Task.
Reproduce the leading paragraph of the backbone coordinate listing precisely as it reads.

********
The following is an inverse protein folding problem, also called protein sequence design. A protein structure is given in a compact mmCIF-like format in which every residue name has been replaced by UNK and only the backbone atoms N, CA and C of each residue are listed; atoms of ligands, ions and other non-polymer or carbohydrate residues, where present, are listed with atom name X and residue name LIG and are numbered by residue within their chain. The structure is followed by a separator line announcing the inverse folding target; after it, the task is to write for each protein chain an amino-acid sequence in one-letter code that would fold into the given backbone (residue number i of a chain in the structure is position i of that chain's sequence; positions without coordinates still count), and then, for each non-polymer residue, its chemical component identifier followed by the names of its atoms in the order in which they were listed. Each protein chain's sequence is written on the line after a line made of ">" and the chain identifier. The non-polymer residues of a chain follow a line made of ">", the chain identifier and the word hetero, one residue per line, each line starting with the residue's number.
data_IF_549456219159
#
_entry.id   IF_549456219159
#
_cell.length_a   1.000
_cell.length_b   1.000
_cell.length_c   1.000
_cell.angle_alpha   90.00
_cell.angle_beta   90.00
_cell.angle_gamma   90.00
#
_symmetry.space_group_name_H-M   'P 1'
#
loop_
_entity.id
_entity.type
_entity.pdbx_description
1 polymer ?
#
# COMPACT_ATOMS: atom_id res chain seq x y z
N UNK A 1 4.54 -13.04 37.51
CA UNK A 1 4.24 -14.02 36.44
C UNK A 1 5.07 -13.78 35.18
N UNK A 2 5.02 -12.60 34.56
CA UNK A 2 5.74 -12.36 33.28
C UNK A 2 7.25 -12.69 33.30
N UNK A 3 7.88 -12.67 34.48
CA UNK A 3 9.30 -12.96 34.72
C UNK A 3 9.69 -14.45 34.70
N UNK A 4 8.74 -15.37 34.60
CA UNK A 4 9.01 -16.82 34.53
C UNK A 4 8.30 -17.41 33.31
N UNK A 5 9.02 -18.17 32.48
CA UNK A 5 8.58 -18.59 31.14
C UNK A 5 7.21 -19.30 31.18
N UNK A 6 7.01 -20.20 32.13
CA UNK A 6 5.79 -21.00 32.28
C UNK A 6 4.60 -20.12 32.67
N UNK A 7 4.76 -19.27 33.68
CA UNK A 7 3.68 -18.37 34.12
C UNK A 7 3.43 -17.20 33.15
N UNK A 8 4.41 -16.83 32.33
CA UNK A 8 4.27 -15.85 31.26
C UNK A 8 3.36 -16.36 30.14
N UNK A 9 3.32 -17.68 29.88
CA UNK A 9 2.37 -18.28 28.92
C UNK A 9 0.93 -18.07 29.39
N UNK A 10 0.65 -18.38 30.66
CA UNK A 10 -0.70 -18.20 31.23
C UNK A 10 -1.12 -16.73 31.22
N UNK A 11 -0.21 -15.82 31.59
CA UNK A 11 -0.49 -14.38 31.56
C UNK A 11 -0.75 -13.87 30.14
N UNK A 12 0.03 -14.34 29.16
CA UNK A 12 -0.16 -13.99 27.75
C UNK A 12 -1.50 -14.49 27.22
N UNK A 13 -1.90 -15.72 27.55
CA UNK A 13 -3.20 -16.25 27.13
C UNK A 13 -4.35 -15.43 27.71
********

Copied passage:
The following is an inverse protein folding problem, also called protein sequence design. A protein structure is given in a compact mmCIF-like format in which every residue name has been replaced by UNK and only the backbone atoms N, CA and C of each residue are listed; atoms of ligands, ions and other non-polymer or carbohydrate residues, where present, are listed with atom name X and residue name LIG and are numbered by residue within their chain. The structure is followed by a separator line announcing the inverse folding target; after it, the task is to write for each protein chain an amino-acid sequence in one-letter code that would fold into the given backbone (residue number i of a chain in the structure is position i of that chain's sequence; positions without coordinates still count), and then, for each non-polymer residue, its chemical component identifier followed by the names of its atoms in the order in which they were listed. Each protein chain's sequence is written on the line after a line made of ">" and the chain identifier. The non-polymer residues of a chain follow a line made of ">", the chain identifier and the word hetero, one residue per line, each line starting with the residue's number.